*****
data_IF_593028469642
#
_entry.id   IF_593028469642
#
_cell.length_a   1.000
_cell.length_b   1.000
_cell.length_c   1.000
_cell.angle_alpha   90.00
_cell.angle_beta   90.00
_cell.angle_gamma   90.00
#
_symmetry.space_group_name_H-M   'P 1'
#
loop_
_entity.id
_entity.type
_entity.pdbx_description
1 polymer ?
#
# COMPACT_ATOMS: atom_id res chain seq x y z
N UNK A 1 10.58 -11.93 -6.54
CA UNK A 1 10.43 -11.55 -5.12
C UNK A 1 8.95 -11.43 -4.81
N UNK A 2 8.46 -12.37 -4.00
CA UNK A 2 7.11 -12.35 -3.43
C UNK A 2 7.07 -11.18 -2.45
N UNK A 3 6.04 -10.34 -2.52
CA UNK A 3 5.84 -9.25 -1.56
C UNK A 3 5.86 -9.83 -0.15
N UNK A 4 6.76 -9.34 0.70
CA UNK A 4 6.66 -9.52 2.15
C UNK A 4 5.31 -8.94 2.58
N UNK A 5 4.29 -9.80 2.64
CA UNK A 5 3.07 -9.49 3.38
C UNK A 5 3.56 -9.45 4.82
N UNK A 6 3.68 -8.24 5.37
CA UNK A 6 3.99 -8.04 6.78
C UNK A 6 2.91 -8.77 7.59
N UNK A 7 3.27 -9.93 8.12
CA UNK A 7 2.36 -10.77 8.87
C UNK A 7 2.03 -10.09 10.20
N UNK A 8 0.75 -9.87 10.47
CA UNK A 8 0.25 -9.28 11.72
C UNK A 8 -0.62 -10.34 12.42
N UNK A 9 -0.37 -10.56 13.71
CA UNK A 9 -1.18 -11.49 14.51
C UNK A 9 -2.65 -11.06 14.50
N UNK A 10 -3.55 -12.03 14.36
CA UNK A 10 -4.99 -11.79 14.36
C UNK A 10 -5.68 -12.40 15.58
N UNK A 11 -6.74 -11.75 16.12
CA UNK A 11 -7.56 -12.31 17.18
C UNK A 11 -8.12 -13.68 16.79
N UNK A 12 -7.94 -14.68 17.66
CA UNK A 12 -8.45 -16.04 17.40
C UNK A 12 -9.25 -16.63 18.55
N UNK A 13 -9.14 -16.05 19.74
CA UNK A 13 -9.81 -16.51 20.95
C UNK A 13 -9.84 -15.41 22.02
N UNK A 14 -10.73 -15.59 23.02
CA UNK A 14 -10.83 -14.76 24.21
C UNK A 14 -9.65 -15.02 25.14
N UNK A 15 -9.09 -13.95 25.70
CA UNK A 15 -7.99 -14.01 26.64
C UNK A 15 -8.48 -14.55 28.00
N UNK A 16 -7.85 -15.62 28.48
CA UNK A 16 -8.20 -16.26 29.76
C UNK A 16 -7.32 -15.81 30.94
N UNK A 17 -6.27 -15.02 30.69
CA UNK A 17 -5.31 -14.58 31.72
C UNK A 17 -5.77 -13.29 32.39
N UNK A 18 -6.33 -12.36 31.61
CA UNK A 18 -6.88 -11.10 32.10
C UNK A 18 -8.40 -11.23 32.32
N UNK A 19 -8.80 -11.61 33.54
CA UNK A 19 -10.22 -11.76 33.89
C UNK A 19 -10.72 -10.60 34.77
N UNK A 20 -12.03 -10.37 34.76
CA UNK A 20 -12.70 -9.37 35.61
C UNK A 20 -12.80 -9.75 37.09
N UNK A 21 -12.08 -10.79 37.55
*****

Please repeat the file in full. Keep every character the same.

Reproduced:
data_IF_593028469642
#
_entry.id   IF_593028469642
#
_cell.length_a   1.000
_cell.length_b   1.000
_cell.length_c   1.000
_cell.angle_alpha   90.00
_cell.angle_beta   90.00
_cell.angle_gamma   90.00
#
_symmetry.space_group_name_H-M   'P 1'
#
loop_
_entity.id
_entity.type
_entity.pdbx_description
1 polymer ?
#
# COMPACT_ATOMS: atom_id res chain seq x y z
N UNK A 1 10.58 -11.93 -6.54
CA UNK A 1 10.43 -11.55 -5.12
C UNK A 1 8.95 -11.43 -4.81
N UNK A 2 8.46 -12.37 -4.00
CA UNK A 2 7.11 -12.35 -3.43
C UNK A 2 7.07 -11.18 -2.45
N UNK A 3 6.04 -10.34 -2.52
CA UNK A 3 5.84 -9.25 -1.56
C UNK A 3 5.86 -9.83 -0.15
N UNK A 4 6.76 -9.34 0.70
CA UNK A 4 6.66 -9.52 2.15
C UNK A 4 5.31 -8.94 2.58
N UNK A 5 4.29 -9.80 2.64
CA UNK A 5 3.07 -9.49 3.38
C UNK A 5 3.56 -9.45 4.82
N UNK A 6 3.68 -8.24 5.37
CA UNK A 6 3.99 -8.04 6.78
C UNK A 6 2.91 -8.77 7.59
N UNK A 7 3.27 -9.93 8.12
CA UNK A 7 2.36 -10.77 8.87
C UNK A 7 2.03 -10.09 10.20
N UNK A 8 0.75 -9.87 10.47
CA UNK A 8 0.25 -9.28 11.72
C UNK A 8 -0.62 -10.34 12.42
N UNK A 9 -0.37 -10.56 13.71
CA UNK A 9 -1.18 -11.49 14.51
C UNK A 9 -2.65 -11.06 14.50
N UNK A 10 -3.55 -12.03 14.36
CA UNK A 10 -4.99 -11.79 14.36
C UNK A 10 -5.68 -12.40 15.58
N UNK A 11 -6.74 -11.75 16.12
CA UNK A 11 -7.56 -12.31 17.18
C UNK A 11 -8.12 -13.68 16.79
N UNK A 12 -7.94 -14.68 17.66
CA UNK A 12 -8.45 -16.04 17.40
C UNK A 12 -9.25 -16.63 18.55
N UNK A 13 -9.14 -16.05 19.74
CA UNK A 13 -9.81 -16.51 20.95
C UNK A 13 -9.84 -15.41 22.02
N UNK A 14 -10.73 -15.59 23.02
CA UNK A 14 -10.83 -14.76 24.21
C UNK A 14 -9.65 -15.02 25.14
N UNK A 15 -9.09 -13.95 25.70
CA UNK A 15 -7.99 -14.01 26.64
C UNK A 15 -8.48 -14.55 28.00
N UNK A 16 -7.85 -15.62 28.48
CA UNK A 16 -8.20 -16.26 29.76
C UNK A 16 -7.32 -15.81 30.94
N UNK A 17 -6.27 -15.02 30.69
CA UNK A 17 -5.31 -14.58 31.72
C UNK A 17 -5.77 -13.29 32.39
N UNK A 18 -6.33 -12.36 31.61
CA UNK A 18 -6.88 -11.10 32.10
C UNK A 18 -8.40 -11.23 32.32
N UNK A 19 -8.80 -11.61 33.54
CA UNK A 19 -10.22 -11.76 33.89
C UNK A 19 -10.72 -10.60 34.77
N UNK A 20 -12.03 -10.37 34.76
CA UNK A 20 -12.70 -9.37 35.61
C UNK A 20 -12.80 -9.75 37.09
N UNK A 21 -12.08 -10.79 37.55